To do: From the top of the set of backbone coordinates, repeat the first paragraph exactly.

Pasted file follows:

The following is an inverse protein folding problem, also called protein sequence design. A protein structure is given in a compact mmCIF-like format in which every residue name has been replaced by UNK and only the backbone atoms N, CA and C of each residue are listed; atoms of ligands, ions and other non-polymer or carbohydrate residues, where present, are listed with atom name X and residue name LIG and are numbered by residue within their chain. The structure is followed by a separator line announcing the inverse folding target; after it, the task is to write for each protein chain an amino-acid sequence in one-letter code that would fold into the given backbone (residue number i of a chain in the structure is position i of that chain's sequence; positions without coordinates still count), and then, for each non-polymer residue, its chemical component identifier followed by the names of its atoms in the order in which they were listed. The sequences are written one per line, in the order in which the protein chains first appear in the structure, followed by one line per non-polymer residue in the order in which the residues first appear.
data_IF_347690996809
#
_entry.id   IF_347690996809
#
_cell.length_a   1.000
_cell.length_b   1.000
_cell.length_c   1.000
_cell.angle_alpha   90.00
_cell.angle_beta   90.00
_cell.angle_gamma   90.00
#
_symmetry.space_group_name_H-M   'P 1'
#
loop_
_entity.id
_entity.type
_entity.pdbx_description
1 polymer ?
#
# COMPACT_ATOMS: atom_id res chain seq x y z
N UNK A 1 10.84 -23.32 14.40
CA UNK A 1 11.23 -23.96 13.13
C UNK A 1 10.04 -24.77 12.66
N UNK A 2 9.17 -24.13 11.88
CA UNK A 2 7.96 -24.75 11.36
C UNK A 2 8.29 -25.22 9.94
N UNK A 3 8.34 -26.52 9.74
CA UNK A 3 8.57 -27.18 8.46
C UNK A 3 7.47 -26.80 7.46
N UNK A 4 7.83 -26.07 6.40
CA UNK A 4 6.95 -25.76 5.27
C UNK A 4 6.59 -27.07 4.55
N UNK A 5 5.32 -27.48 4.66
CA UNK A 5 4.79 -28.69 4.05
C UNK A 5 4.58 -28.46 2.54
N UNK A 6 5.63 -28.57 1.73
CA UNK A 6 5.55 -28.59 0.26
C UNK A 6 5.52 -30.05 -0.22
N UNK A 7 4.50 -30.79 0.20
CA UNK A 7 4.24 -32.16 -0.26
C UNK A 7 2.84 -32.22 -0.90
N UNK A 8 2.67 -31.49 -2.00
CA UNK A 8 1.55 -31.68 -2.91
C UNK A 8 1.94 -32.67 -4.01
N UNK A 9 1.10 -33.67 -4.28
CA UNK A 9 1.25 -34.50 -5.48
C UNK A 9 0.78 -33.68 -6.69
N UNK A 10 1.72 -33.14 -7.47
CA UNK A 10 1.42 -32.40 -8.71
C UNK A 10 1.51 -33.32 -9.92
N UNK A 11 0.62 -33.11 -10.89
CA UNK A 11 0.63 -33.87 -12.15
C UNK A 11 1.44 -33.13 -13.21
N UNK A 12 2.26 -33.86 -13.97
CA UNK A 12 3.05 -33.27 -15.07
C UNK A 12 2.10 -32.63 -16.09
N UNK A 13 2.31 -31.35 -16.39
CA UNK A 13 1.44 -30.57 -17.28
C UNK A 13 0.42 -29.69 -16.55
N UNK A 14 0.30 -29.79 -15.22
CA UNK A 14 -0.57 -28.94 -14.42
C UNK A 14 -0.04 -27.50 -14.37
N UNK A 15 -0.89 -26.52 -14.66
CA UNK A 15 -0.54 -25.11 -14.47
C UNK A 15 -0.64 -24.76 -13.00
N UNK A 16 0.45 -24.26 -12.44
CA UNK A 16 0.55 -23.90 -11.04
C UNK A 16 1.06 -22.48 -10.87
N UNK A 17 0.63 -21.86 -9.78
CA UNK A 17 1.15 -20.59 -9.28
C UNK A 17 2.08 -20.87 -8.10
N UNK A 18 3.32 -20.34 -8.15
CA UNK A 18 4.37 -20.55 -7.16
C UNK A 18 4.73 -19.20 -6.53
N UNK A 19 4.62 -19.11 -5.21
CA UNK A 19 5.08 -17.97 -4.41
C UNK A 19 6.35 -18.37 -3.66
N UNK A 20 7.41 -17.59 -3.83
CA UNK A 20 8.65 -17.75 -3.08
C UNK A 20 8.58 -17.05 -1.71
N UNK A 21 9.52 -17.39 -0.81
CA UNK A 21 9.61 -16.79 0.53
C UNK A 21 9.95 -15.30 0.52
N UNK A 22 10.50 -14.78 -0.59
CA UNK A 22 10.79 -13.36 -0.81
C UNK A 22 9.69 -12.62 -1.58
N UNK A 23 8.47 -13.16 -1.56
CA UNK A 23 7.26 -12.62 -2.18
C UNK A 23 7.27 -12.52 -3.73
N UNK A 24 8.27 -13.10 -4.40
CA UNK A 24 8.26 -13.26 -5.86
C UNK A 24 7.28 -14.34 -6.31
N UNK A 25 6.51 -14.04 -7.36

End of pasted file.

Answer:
The following is an inverse protein folding problem, also called protein sequence design. A protein structure is given in a compact mmCIF-like format in which every residue name has been replaced by UNK and only the backbone atoms N, CA and C of each residue are listed; atoms of ligands, ions and other non-polymer or carbohydrate residues, where present, are listed with atom name X and residue name LIG and are numbered by residue within their chain. The structure is followed by a separator line announcing the inverse folding target; after it, the task is to write for each protein chain an amino-acid sequence in one-letter code that would fold into the given backbone (residue number i of a chain in the structure is position i of that chain's sequence; positions without coordinates still count), and then, for each non-polymer residue, its chemical component identifier followed by the names of its atoms in the order in which they were listed. The sequences are written one per line, in the order in which the protein chains first appear in the structure, followed by one line per non-polymer residue in the order in which the residues first appear.